• LizMoneyBee

New Biz? Accounting FAQs!

Are you setting up a new business and slightly panicked about the HMRC side of it all?


Look no further - your friendly accountant (me!) has created this list of FAQs. if you STILL have questions, do let me know by emailing liz@money-bee.co.uk or getting in touch via Facebook @MoneyBeeLizH


Just Starting Out – FAQs

How do I register as a new sole trading business?

What happens then?

  • You will receive a UTR (Unique Taxpayer Reference). You need to keep this safe as you will need it to report your profits to HMRC. You can then Self-Assess any time after April 6th.

I have only just started my business – do I need to do this NOW?

  • No, not really. You don’t have to report any income until it reaches over £1000.

BUT

  • It is worth registering if this is your ONLY income as it allows you to pay voluntary NICs – which count towards your state pension, maternity allowance, tax free childcare costs etc.

What records do I need to keep? And how do I keep them?

  • Basically, everything to do with money coming into or going out of your business. This can be in any way that makes sense to you. At the end of the tax year, you need to be able to add up all the money that’s come in, then take away all the money that’s gone out. This should leave you with your profit (or loss) for the year.

  • This profit (or loss) is what you need to tell HMRC about and they will then tax you on it.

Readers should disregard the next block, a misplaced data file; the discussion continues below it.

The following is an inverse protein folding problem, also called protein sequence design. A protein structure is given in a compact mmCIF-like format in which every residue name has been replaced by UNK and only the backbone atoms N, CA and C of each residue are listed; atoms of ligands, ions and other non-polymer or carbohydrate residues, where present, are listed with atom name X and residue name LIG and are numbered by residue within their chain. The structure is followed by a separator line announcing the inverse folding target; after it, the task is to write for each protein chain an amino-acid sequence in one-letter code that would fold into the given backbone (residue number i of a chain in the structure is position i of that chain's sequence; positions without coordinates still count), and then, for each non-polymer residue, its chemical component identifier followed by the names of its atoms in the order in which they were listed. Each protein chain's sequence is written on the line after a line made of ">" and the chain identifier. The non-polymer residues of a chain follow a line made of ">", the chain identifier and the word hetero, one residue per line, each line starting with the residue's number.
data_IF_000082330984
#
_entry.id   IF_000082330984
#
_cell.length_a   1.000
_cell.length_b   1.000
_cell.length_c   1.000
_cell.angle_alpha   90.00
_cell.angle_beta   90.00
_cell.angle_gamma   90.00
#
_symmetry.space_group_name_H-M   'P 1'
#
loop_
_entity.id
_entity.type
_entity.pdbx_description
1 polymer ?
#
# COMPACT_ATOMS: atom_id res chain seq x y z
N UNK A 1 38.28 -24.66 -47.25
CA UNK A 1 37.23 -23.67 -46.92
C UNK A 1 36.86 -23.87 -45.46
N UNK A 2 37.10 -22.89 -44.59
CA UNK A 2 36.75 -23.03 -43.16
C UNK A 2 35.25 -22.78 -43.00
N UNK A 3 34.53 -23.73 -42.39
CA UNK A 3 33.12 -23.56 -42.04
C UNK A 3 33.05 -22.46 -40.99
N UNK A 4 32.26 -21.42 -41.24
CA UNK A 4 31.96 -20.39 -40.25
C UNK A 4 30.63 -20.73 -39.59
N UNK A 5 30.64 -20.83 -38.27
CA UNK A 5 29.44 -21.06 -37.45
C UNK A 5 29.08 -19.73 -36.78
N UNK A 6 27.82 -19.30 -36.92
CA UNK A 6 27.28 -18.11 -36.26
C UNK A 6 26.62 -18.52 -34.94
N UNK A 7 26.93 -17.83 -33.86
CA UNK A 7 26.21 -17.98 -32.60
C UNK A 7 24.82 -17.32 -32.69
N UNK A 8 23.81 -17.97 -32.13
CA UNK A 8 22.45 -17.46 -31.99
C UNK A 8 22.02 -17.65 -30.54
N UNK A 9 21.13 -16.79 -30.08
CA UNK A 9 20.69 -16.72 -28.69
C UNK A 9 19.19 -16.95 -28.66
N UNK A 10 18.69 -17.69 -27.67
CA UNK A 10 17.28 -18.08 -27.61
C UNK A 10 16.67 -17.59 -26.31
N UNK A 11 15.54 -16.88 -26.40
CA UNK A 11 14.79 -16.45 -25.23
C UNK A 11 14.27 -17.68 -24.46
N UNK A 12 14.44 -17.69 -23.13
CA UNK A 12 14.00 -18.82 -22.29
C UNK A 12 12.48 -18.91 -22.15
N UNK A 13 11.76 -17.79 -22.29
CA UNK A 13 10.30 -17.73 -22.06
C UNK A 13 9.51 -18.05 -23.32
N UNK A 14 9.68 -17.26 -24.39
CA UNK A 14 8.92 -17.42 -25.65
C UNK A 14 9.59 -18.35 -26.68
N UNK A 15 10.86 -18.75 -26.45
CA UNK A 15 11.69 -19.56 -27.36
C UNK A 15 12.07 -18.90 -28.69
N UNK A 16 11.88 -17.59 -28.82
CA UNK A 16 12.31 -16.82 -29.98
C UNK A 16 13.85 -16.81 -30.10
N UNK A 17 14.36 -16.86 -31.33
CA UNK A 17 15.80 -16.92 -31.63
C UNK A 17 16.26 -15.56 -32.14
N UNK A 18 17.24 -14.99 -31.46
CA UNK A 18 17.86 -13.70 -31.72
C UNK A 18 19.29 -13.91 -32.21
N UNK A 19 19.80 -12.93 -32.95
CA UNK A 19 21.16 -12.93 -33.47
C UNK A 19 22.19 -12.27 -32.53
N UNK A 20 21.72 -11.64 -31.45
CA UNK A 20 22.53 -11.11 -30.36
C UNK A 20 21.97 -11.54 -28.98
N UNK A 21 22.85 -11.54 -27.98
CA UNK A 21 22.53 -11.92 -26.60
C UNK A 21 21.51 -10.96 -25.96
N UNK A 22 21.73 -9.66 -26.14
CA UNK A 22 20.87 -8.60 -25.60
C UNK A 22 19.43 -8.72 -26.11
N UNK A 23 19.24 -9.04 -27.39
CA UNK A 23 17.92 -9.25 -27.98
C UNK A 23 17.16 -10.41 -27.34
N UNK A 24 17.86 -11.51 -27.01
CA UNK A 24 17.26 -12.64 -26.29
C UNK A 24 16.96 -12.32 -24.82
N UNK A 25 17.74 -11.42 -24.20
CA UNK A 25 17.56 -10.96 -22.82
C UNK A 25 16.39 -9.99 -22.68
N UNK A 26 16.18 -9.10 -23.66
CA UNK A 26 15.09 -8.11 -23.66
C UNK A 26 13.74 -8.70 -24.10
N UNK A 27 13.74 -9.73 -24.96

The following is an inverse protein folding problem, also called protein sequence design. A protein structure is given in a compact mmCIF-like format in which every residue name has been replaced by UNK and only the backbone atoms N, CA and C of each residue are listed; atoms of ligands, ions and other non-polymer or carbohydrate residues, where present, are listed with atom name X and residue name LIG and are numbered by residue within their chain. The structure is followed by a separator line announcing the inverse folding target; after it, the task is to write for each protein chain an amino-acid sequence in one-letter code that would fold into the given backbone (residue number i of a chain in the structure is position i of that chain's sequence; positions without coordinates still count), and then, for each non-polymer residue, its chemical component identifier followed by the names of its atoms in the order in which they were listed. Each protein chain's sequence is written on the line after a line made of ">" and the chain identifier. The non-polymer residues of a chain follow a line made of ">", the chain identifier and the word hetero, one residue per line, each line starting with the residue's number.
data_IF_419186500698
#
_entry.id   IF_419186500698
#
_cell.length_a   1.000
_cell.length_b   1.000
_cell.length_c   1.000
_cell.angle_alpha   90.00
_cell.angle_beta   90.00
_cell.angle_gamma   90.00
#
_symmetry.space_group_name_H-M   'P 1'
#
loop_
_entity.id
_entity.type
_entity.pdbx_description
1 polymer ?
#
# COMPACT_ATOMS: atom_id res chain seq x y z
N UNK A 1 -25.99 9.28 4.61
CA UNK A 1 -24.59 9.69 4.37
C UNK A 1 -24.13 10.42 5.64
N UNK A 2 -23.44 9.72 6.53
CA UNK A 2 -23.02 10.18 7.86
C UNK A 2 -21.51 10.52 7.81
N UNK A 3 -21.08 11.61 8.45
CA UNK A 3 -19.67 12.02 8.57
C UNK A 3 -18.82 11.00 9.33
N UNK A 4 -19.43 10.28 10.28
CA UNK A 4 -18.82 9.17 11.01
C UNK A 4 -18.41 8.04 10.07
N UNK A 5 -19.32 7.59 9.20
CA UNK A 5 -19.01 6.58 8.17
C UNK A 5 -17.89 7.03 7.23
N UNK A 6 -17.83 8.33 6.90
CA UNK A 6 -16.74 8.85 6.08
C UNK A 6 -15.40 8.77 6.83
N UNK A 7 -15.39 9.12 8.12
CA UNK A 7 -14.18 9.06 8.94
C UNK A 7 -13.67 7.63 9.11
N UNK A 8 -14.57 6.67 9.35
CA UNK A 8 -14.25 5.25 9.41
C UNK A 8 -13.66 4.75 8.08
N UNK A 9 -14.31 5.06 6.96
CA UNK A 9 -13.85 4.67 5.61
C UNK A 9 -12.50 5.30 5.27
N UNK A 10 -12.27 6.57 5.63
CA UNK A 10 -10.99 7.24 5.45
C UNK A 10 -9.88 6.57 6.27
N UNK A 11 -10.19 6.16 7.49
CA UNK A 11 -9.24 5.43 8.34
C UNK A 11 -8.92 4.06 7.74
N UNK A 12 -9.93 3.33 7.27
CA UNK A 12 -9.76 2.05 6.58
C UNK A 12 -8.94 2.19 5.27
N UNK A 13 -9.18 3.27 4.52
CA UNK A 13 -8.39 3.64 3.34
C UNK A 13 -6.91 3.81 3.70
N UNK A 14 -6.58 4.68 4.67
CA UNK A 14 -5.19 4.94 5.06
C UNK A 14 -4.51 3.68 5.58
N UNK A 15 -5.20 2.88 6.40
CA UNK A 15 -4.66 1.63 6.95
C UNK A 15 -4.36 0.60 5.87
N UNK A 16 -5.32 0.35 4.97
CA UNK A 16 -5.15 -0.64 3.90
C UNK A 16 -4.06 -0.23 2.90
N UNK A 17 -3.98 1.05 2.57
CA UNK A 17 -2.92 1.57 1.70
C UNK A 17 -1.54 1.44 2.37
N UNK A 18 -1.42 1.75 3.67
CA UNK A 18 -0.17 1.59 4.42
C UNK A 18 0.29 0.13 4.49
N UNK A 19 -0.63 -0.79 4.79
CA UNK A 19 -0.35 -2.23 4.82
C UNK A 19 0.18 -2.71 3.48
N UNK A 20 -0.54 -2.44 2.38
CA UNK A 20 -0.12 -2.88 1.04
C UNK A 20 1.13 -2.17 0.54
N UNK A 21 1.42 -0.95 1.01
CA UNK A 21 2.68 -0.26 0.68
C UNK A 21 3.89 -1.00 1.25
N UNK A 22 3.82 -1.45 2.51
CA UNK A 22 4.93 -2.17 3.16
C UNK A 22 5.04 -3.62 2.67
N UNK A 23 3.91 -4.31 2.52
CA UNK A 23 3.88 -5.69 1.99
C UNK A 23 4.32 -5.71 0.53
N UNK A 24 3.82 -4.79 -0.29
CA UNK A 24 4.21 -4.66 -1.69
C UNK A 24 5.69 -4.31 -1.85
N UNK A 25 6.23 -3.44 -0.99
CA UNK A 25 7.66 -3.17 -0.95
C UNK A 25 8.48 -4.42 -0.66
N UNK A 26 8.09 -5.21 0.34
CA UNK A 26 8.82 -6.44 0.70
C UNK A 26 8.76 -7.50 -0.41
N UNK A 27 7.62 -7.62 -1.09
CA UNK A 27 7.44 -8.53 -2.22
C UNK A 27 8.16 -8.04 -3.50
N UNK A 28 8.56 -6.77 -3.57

• Most popular methods are a paper cash book or a basic Excel sheet

Do I need to keep receipts and bills?

  • Ideally, yes. These can be used to prove and spending if you are audited. These can be saved in a folder, a bag or by taking photos (useful for some till receipts which fade quickly).

  • However you keep them, you should make it easy for yourself to find each one again if needs be – so date order, or by supplier is a good idea.

Audit? Will I be audited?

  • It is possible but not really very likely. HMRC do pick people at random each year though, so prepare your records as if you are going to be audited – then if you are it’ll be easy peasy to breeze through it. You need to be able to prove or at least explain every transaction in your accounts.

I’ve always had an employer – how does tax work now?

  • When you are employed, the payroll department of the business sorts out the tax for you and it is paid over to HMRC as PAYE (Pay As You Earn). It is taken out of your wages before you are paid each month and so you don’t have to think about it.

  • Now you are self-employed, you don’t pay your tax until the end of the tax year (the end of March). To work out how much you owe HMRC, they need to know how much you have earned. It is largely based on trust and you declaring your income honestly.

Will I have to pay tax? If so, how much?

  • This depends on how much you earn and your personal circumstances.

  • Everyone gets a tax-free allowance of £12500* each year. This means you can earn up to £12500 before you have to start paying tax.

  • Then, between £12501 and £50000 you will pay 20% tax (basic rate)

  • Between £50001 and £150000 you will pay 40% tax (higher rate)